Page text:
After House Democrats, under pressure from their radical left wing, voted to remove Israel’s defensive Iron Dome funding from its budget, a Christian friend messaged me, saying, “Overwhelming Jewish support for the Democratic party is hard to comprehend.”
Before answering that question, I should note that the Jerusalem Post reported that, “The Iron Dome may ultimately receive the American funding it needs, after progressive pressure led Democratic Party leadership in the House of Representatives to remove it from a broader bill, and then vowed to propose the aid as its own bill within days. But that doesn’t mean that the drama surrounding it is over.”
Indeed, the Democrats decision should ring alarm bells in Jerusalem that more trouble with the “Squad” is on the way. Yet, Jewish support for the Democrats remains strong, with some exit polls giving Biden roughly 70 to 75 percent of the Jewish vote, a number that has held fairly steady since the late 1920s.
One reason that has often been given is that there is a prophetic ethic in Judaism that leans left, thus siding with the rights of those who are perceived to be oppressed. This would include racial minorities, women, gays, transgenders, and others.
While there appears to be some truth to this, the fact is that most American Jews are fairly secular, with limited familiarity with Judaism. Can this really explain such voting patterns? And why is it that, generally speaking, Jews in different parts of the world tend to lean centrist or right, quite the opposite of things here in the USA?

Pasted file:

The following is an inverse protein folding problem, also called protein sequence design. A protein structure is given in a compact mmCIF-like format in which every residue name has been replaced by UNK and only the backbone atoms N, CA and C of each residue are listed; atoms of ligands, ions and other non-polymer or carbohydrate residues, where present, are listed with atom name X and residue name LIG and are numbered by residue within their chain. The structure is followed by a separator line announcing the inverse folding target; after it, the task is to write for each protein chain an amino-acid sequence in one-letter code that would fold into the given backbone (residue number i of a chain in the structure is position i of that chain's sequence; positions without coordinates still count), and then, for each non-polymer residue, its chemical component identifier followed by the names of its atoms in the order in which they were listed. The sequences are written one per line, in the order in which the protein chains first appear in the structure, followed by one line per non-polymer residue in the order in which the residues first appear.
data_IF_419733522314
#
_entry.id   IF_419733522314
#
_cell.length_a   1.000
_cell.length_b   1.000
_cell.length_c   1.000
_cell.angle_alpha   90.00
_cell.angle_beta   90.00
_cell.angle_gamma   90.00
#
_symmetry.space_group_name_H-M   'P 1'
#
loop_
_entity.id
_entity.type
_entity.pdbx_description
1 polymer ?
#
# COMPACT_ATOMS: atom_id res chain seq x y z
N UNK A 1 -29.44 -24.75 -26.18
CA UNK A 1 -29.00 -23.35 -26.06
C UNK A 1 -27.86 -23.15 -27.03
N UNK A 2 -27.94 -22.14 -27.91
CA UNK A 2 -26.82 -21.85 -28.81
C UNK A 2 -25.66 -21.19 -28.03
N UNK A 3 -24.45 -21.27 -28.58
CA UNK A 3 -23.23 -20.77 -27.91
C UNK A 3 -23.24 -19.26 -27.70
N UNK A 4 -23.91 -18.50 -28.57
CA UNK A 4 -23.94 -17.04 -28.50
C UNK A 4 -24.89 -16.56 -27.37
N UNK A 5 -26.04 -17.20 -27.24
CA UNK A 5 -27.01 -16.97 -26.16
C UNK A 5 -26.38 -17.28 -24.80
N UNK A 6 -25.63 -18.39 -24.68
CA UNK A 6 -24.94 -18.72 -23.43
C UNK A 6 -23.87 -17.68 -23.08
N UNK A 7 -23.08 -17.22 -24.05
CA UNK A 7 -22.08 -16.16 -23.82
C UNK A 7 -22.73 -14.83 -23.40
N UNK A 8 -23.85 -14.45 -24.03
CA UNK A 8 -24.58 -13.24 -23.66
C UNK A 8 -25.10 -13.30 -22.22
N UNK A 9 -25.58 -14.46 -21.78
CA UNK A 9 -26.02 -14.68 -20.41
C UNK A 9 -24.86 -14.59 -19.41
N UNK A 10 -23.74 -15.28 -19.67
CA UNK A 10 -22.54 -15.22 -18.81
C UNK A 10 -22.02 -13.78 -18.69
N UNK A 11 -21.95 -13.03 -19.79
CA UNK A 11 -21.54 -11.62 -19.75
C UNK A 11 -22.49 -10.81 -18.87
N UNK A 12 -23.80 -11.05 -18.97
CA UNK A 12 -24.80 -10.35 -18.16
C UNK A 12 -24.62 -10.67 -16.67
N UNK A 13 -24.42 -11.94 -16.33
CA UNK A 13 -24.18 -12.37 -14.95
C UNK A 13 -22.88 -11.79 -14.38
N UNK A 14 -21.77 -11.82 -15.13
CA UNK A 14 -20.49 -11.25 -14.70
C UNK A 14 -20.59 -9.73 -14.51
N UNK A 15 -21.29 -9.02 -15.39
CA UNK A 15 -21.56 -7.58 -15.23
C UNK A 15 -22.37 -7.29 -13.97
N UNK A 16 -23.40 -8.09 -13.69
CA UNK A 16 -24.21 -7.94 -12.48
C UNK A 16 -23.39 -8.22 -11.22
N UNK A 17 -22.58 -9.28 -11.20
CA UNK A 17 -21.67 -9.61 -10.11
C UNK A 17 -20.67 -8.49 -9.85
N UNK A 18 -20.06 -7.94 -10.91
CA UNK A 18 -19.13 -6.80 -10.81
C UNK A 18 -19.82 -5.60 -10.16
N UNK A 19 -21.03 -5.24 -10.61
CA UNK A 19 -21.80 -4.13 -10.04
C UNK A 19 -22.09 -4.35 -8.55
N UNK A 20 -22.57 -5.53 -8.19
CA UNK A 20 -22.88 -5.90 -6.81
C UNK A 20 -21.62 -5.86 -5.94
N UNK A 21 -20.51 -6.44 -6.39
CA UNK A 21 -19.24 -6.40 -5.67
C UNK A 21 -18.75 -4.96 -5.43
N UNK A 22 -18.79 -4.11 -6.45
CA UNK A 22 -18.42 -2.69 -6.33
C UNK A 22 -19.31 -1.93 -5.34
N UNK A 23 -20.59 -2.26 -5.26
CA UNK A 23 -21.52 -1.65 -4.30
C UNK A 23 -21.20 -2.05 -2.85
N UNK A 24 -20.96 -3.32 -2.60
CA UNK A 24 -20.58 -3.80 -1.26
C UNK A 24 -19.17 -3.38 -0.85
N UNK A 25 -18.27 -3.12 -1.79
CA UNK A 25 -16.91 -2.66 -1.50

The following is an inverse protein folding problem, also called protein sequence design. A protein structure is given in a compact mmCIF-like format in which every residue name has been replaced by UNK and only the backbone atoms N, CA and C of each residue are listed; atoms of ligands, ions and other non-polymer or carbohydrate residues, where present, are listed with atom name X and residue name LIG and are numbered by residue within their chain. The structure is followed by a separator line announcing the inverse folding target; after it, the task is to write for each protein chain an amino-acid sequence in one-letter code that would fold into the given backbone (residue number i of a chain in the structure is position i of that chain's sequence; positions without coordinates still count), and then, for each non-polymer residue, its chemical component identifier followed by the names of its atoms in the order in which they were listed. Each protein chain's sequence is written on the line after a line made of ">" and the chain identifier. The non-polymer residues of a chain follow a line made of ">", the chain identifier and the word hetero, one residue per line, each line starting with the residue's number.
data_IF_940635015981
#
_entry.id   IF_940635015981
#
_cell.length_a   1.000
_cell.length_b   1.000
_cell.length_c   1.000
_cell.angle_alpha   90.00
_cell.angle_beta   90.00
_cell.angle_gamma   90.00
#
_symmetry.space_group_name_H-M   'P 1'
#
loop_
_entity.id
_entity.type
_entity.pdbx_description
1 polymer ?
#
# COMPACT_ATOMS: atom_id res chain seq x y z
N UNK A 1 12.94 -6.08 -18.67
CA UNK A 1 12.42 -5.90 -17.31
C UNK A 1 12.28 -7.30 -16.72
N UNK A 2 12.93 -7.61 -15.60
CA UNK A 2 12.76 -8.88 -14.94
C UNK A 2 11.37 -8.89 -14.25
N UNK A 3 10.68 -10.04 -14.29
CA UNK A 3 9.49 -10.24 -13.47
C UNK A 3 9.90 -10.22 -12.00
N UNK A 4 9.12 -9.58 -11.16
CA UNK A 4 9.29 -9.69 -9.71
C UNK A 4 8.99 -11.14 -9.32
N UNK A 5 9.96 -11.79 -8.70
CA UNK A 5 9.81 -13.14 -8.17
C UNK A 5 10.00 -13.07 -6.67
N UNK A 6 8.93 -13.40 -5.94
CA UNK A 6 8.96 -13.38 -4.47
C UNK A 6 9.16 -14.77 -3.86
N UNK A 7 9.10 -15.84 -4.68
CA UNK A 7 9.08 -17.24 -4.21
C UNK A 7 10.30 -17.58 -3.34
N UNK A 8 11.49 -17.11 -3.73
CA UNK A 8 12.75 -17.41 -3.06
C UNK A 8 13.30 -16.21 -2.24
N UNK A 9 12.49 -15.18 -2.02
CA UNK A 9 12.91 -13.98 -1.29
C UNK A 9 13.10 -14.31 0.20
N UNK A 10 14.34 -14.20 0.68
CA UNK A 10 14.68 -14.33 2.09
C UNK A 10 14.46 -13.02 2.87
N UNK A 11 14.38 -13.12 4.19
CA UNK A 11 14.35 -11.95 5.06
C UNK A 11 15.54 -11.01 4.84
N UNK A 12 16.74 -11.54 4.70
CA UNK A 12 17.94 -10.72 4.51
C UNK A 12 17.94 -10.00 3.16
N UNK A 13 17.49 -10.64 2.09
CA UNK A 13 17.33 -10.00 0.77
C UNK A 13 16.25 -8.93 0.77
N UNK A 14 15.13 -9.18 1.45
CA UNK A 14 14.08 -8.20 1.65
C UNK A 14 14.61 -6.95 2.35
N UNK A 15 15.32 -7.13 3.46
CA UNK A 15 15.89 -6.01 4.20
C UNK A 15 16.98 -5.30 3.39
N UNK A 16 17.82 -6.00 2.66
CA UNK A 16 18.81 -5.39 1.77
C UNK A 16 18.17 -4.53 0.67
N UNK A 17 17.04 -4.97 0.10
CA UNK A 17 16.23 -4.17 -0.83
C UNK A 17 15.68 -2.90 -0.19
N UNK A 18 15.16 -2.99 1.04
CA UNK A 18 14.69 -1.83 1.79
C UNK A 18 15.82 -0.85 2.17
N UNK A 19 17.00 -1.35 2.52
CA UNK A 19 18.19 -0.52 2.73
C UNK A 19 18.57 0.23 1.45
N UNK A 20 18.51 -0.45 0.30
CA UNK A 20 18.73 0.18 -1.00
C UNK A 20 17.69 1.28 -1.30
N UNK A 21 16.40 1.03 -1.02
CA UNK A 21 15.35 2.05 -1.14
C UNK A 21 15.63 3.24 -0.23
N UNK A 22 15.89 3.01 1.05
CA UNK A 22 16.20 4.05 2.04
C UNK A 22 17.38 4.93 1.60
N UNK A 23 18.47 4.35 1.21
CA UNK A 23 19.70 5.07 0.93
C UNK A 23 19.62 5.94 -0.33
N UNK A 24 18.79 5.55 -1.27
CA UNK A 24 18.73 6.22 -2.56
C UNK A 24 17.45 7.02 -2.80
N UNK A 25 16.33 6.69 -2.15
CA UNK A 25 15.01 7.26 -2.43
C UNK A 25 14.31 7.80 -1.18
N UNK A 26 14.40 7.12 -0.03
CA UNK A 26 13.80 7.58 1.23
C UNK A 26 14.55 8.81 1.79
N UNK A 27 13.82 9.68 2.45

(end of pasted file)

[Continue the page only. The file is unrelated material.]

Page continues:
According to political scientist and professor Kenneth Wald, there is another anomaly when it comes to American Jewish voting. “As a group, even allowing for individual differences, American Jews rank at or near the top on most measures of social class — education, income, occupational prestige and such. That makes their commitment to the Democratic party and liberal values puzzling.”
There was a time when American Jews voted Republican in higher numbers but, once the Republican party became more closely aligned with evangelical Christians, Jews moved quickly to the Democrats. “Evangelicals, with their God talk, insistence on a Christian America…struck many American Jews as a fundamental danger….”
This also explains why, the more that Israeli leadership moves to the right, both politically and religiously, the less solidarity liberal American Jews feel with Israel, despite its importance to them.
A Pew Study cited in the Times of Israel, found that American Orthodox Jews had been moving rightward politically for years and that the number who identified as Republican had risen from 57% in 2013 to 75% today. In February of this year, a headline in the Religious News Service declared that: In voting, Orthodox Jews are Looking More Like Evangelicals.
As the story reported, “Among Orthodox Jewish Trump voters, Israel, Iran and terrorism were among the top concerns cited in a survey by Nishma Research, a Connecticut-based polling firm, showing that American Jews are more divided by ideology than they are united by faith.
In this light, it will be interesting to see what voting patterns emerge if traditional Jews continue to grow in number while liberal Jews continue to drop, resulting in a growing voting solidarity between Orthodox Jews and Christian conservatives.
Isn’t this why so many evangelical Christians are fans of Modern Orthodox voices like Ben Shapiro while men like Rabbi Daniel Lapin, himself Orthodox, spend most of their time speaking to Christian audiences? The plot thickens.
You can read Dr. Michael Brown’s article at Townhall in full at this link.